Thursday, December 6, 2007

Universal / NBC Lost Its “Cool”

Universal has lost its “cool.” They have lost sight of the core of their business, the fans. This isn’t breaking news, but it is disturbing to me and the way that I consult my musician clients.

The facts:

Universal now enforces that everyone on their music roster, limit streaming songs to 90 seconds. These include Myspace pages.

Universal has pulled all of its content from iTunes including hit NBC TV shows and all artists.

Universal/NBC has removed all content from YouTube and replaced it with behind the time

The real facts.

The next generation of music fans get their music online. Whether this be finding new bands on Myspace, Purevolume, or whatever. They also buy music digitally so they can play them with the white ear buds on an iPod. They buy their music with iTunes, like it or not.

YouTube plays and streams more videos per day than you could even imagine in your wet dreams. They find out about movies, tv shows, bands and celebs through this little time waster. Like it or not, this is the future of video.

Much like the tv, kids like to have 1 box give them loads of choices. That is why iTunes, Myspace and YouTube are the major players in the entertainment market. I can log into Myspace and get hit from every direction by any band that I want, all without leaving the site. With iTunes, a customer can browse through an infinite number of artists, tv shows and movies and put them all into 1 shopping cart and pay with 1 pre-established account. With YouTube, they can watch whatever they damn well please and be redirected to other clips from the same genre. This generates their interest to go see a movie, DVR a tv show or check out a band live.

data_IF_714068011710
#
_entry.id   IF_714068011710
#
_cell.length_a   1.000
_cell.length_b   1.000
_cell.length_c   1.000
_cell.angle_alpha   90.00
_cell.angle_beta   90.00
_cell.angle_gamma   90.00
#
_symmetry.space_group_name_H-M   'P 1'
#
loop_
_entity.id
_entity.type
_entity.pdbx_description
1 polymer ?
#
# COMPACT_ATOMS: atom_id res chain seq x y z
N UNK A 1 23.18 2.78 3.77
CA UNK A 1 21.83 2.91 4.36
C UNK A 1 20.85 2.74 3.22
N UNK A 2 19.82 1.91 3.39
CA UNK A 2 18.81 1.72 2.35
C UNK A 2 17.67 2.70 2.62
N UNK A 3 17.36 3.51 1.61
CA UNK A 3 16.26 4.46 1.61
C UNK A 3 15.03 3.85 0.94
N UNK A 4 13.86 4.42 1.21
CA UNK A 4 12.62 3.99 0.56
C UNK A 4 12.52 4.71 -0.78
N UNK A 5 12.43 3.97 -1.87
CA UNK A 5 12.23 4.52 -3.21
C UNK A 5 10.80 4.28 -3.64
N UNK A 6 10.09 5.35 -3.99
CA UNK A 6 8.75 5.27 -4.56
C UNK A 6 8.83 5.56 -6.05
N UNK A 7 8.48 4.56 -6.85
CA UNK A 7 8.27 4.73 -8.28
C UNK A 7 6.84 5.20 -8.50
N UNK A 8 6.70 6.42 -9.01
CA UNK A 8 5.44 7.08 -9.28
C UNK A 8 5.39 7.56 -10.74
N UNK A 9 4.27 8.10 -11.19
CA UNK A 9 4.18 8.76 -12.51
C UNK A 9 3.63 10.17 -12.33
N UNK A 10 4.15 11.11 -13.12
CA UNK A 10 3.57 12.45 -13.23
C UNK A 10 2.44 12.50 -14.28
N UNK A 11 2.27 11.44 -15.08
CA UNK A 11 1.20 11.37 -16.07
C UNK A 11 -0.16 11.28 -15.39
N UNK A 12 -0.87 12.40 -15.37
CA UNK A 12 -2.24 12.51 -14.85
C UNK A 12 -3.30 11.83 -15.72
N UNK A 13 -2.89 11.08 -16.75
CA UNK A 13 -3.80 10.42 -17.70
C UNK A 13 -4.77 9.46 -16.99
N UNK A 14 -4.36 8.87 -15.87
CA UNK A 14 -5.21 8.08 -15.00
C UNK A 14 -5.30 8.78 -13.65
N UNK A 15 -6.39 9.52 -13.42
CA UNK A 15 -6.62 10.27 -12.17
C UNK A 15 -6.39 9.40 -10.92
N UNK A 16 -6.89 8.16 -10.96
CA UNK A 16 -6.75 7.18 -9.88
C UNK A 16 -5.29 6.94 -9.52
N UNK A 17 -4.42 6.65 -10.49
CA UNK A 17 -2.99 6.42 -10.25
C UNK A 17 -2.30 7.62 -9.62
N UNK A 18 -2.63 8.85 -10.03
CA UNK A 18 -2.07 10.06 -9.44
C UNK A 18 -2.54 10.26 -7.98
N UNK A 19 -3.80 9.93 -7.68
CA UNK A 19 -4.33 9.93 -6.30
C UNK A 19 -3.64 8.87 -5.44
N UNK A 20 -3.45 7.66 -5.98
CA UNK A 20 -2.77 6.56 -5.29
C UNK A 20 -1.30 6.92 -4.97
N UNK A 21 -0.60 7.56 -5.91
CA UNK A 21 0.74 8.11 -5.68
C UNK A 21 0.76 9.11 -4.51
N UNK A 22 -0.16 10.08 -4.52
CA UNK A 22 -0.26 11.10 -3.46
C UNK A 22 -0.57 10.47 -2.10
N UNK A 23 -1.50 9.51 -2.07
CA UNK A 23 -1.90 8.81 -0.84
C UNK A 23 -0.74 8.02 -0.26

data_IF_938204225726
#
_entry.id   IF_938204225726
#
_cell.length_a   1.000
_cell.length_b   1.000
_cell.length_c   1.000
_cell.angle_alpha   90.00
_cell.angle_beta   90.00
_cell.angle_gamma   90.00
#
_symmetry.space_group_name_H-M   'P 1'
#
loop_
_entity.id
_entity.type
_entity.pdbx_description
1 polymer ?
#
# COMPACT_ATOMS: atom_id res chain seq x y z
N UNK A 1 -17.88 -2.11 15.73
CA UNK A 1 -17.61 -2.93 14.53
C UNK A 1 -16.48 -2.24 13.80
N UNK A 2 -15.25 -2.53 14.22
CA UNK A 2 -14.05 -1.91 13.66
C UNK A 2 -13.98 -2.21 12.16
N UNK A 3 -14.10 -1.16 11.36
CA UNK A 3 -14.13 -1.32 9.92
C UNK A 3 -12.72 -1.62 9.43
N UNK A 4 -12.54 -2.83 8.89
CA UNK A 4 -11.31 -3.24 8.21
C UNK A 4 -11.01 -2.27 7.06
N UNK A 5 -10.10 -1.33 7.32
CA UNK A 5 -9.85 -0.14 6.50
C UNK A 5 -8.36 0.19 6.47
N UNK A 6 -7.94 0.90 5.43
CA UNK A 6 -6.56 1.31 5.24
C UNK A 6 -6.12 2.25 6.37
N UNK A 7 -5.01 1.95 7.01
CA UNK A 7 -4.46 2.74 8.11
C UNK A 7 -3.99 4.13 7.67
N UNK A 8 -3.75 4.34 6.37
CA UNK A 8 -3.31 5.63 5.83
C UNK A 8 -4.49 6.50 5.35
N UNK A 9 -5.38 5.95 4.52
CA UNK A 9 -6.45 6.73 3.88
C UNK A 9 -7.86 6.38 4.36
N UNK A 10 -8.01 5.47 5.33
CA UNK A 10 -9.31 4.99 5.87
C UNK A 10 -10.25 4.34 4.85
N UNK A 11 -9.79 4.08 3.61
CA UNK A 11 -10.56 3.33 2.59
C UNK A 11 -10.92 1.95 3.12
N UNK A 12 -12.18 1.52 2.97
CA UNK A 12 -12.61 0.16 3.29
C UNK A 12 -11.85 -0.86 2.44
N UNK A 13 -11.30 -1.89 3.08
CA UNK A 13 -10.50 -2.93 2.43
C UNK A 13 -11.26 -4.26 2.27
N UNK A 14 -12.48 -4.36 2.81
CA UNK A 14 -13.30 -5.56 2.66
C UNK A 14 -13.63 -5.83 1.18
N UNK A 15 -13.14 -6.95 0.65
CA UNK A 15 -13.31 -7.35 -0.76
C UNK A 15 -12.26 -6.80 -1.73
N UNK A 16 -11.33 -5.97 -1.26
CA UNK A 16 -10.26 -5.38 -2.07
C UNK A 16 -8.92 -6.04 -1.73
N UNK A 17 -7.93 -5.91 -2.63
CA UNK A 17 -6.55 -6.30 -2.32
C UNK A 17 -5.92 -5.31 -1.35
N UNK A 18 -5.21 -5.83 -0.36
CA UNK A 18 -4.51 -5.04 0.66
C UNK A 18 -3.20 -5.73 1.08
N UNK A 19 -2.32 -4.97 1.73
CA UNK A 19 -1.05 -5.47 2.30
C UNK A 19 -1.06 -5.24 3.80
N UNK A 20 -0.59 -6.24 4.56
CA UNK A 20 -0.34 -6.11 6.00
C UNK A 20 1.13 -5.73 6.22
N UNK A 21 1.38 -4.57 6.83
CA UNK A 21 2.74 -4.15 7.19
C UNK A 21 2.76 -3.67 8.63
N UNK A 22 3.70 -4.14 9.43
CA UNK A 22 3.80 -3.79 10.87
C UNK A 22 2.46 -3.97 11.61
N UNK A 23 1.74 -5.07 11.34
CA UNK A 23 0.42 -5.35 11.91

What they did and how they could have avoided the screw-up:

All of their music is available at other online sites, most noticeably Amazon Music. So are their hit TV shows. The problem is that no one knows this outside of tech circles and bloggers. and NBC Direct have been ripped apart by bloggers and media industry since its launch and the fact remains that everyone on YouTube, stayed in YouTube. They are now just watching other networks shows and then turning on the tube to their advertisers on prime time.

The Myspace thing is just ridiculous. It took Colbie Caillat apologizing to her fans via a Myspace blog to discover this bizarre finding. What now? Fans will listen to someone else on Myspace and buy their songs via iTunes. How ironic.


Universal, you had the fans in the palms of your hands. You were greedy and looked for more money. Who is going to pay close to $10 for one episode of Heroes when I can get the whole season on DVD for $25 in a few weeks. Oh and I have DVR too, so I can watch it whenever I want on my big screen.

Sorry Universal, you are not going to survive this new media age with actions like this. Call me I got some solutions.

Speak out and let Universal know how they snubbed the most important people in their organization, their fans and customers.



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